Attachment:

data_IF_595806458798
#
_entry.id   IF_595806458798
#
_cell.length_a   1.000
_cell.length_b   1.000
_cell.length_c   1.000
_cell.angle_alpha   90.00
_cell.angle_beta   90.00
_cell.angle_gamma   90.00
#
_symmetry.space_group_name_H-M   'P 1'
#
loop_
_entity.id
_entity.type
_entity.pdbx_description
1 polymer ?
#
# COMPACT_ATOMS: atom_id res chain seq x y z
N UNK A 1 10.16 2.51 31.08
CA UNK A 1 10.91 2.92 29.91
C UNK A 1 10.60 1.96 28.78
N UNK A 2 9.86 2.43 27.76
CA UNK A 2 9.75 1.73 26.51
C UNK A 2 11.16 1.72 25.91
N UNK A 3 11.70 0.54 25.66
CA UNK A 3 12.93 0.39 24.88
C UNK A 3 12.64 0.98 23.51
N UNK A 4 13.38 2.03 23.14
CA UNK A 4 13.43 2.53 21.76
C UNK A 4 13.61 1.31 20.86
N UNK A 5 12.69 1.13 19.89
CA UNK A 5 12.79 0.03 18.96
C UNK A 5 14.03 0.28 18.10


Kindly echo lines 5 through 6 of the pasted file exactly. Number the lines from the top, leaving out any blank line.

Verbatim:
_cell.length_a   1.000
_cell.length_b   1.000